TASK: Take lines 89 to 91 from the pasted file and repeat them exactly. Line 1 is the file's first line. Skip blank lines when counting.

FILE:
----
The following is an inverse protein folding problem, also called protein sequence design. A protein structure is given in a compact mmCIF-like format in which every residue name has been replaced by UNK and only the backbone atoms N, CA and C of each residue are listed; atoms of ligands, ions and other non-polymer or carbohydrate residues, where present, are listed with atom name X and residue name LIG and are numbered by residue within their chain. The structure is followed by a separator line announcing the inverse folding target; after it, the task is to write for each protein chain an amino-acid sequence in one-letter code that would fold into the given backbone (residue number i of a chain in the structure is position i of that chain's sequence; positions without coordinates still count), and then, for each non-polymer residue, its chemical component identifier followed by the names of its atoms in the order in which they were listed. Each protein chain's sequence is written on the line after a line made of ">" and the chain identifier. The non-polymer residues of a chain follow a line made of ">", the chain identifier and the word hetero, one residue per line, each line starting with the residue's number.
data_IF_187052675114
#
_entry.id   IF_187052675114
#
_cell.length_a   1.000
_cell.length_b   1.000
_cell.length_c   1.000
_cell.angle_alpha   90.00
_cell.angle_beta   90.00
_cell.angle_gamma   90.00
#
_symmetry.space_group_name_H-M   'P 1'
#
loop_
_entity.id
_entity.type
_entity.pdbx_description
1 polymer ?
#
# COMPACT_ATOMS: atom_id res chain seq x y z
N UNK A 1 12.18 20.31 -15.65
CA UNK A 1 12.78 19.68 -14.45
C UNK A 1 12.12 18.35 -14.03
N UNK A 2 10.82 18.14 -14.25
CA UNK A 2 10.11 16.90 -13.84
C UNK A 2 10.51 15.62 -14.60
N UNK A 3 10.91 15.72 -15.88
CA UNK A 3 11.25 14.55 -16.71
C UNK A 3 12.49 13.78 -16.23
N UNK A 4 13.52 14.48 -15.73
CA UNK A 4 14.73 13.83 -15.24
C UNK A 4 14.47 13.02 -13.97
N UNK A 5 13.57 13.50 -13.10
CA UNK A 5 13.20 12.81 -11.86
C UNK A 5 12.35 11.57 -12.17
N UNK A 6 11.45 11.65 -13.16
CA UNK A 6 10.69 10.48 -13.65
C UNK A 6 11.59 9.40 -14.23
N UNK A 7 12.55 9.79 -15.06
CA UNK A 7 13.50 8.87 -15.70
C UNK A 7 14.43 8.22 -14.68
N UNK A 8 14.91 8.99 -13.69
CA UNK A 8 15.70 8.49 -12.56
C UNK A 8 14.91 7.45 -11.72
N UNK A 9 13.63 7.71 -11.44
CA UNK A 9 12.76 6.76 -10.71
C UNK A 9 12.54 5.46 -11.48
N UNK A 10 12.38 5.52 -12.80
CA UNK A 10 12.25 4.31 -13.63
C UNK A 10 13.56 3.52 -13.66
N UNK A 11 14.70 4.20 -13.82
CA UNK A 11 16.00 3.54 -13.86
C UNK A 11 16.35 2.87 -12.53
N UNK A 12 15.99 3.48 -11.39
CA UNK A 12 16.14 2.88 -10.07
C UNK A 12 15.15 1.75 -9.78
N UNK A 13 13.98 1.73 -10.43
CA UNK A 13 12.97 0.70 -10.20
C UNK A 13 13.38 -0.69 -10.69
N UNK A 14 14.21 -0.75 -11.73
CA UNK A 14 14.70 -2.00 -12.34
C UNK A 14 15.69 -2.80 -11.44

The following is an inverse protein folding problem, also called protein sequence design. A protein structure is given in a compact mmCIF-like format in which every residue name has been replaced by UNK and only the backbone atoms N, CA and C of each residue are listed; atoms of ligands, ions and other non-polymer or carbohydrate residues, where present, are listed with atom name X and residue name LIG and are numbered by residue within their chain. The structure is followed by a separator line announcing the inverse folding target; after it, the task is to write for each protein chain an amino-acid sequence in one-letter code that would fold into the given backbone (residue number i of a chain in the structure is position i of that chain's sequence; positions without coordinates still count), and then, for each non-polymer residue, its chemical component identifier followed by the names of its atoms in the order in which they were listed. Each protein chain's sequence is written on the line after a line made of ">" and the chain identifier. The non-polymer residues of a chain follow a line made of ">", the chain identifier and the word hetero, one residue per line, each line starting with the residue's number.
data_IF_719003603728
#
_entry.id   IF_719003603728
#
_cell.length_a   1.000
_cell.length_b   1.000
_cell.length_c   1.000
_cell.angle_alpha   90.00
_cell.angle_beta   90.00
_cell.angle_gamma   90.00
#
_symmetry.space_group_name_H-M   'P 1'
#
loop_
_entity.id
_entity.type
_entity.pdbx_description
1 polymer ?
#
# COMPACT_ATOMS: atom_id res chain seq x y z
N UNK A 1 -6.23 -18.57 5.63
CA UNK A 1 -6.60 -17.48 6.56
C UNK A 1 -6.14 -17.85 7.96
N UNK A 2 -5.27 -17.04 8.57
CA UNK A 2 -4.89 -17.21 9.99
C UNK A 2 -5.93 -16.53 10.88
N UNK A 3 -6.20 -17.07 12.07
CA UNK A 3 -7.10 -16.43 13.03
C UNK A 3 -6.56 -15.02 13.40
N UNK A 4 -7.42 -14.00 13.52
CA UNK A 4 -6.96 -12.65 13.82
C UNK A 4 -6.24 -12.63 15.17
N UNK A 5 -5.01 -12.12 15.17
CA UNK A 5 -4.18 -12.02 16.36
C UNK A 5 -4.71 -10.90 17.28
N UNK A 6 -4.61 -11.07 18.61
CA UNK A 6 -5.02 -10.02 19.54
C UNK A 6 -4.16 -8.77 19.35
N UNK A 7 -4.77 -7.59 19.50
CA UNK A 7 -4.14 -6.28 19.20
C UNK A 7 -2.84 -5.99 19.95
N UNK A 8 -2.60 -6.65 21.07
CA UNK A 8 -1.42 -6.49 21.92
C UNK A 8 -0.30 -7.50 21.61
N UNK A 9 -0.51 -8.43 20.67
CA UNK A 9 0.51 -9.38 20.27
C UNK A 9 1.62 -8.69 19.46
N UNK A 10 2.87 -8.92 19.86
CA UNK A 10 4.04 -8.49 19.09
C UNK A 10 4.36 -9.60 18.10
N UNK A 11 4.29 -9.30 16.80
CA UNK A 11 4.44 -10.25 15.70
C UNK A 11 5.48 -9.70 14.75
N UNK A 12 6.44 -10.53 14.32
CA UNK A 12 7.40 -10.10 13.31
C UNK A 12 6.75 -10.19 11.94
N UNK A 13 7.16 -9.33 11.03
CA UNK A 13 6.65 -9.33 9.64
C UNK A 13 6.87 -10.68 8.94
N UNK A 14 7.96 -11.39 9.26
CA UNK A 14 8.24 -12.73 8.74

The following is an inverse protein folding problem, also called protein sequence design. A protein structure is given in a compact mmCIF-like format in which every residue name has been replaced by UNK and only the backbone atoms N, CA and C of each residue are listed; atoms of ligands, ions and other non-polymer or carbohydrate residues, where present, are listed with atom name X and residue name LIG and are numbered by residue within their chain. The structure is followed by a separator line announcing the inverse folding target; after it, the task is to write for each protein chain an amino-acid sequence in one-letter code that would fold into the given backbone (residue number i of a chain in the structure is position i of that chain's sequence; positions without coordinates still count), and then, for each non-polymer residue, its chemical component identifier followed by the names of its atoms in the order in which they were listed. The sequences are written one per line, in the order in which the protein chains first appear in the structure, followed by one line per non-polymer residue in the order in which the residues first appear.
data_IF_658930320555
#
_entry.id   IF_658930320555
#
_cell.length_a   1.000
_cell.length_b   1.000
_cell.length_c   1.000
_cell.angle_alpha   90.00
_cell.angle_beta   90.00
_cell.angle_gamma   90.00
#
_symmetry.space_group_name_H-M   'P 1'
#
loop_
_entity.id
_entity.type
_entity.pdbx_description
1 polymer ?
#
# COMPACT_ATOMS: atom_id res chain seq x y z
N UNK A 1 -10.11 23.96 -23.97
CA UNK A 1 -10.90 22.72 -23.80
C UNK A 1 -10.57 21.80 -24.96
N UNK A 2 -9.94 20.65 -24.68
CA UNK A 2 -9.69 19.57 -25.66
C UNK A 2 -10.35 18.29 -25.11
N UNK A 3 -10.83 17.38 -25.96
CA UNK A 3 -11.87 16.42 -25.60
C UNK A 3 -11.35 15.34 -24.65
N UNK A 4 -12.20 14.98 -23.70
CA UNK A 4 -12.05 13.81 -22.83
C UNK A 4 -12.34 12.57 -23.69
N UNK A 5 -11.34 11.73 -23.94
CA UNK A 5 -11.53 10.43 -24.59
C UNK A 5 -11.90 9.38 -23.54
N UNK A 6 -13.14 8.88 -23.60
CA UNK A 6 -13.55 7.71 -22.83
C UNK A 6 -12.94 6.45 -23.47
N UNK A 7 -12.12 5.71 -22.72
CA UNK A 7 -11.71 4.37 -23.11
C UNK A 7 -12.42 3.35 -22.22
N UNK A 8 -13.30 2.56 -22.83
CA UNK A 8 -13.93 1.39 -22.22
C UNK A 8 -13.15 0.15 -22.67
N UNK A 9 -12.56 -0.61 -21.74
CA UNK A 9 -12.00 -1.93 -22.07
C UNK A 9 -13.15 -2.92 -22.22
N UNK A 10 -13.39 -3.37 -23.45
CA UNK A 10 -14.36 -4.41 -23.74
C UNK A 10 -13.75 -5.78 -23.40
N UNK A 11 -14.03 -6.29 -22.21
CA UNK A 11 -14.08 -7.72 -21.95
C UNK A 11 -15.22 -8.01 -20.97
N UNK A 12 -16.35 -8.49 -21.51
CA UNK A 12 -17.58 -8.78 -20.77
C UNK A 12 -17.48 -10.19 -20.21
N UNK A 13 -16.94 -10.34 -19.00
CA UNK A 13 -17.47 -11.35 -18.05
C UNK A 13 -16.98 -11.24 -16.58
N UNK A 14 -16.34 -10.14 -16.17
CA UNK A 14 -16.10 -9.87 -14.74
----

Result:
CA UNK A 2 -4.89 -17.21 9.99
C UNK A 2 -5.93 -16.53 10.88
N UNK A 3 -6.20 -17.07 12.07